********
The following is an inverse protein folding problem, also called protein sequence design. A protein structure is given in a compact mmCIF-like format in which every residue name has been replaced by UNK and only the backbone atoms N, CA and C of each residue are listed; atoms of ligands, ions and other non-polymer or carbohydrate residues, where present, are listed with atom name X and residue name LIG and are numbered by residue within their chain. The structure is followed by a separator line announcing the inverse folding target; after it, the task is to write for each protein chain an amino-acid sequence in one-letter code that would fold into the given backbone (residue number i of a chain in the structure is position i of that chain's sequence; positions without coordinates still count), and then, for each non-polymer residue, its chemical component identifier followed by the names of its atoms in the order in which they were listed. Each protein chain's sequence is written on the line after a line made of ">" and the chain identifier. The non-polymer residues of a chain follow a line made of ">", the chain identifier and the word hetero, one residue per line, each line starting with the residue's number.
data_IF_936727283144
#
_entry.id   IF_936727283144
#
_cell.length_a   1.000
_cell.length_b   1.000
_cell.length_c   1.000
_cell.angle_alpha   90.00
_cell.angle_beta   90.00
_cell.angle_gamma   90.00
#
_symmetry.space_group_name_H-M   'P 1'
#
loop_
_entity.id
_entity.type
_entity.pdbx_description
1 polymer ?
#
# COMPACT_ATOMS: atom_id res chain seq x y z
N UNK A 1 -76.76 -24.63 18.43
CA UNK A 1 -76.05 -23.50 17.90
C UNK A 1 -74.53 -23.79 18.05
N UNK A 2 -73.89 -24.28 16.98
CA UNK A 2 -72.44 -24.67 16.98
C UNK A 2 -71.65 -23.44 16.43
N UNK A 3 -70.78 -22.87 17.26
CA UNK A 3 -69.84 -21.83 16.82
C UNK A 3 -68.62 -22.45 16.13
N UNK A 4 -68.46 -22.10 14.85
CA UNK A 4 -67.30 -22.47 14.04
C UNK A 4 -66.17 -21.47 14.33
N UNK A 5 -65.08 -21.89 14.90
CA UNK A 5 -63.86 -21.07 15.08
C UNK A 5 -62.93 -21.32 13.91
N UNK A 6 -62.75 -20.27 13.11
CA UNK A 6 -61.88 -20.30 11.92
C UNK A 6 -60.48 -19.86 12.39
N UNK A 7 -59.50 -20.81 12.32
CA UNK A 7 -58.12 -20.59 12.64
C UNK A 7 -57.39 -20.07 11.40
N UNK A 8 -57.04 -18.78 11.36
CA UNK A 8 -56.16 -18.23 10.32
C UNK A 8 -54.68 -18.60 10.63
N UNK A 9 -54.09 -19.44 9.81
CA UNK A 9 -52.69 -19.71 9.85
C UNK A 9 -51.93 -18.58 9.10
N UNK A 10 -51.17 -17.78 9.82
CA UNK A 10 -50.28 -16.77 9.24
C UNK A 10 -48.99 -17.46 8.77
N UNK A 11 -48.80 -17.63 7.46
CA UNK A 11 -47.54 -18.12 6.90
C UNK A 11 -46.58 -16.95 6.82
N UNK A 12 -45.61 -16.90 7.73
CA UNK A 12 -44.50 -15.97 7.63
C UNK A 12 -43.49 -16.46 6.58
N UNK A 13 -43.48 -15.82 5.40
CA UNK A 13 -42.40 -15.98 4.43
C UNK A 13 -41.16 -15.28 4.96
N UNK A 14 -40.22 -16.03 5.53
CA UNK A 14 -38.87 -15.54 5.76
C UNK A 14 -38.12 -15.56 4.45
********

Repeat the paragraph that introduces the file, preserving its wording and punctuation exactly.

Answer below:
The following is an inverse protein folding problem, also called protein sequence design. A protein structure is given in a compact mmCIF-like format in which every residue name has been replaced by UNK and only the backbone atoms N, CA and C of each residue are listed; atoms of ligands, ions and other non-polymer or carbohydrate residues, where present, are listed with atom name X and residue name LIG and are numbered by residue within their chain. The structure is followed by a separator line announcing the inverse folding target; after it, the task is to write for each protein chain an amino-acid sequence in one-letter code that would fold into the given backbone (residue number i of a chain in the structure is position i of that chain's sequence; positions without coordinates still count), and then, for each non-polymer residue, its chemical component identifier followed by the names of its atoms in the order in which they were listed. Each protein chain's sequence is written on the line after a line made of ">" and the chain identifier. The non-polymer residues of a chain follow a line made of ">", the chain identifier and the word hetero, one residue per line, each line starting with the residue's number.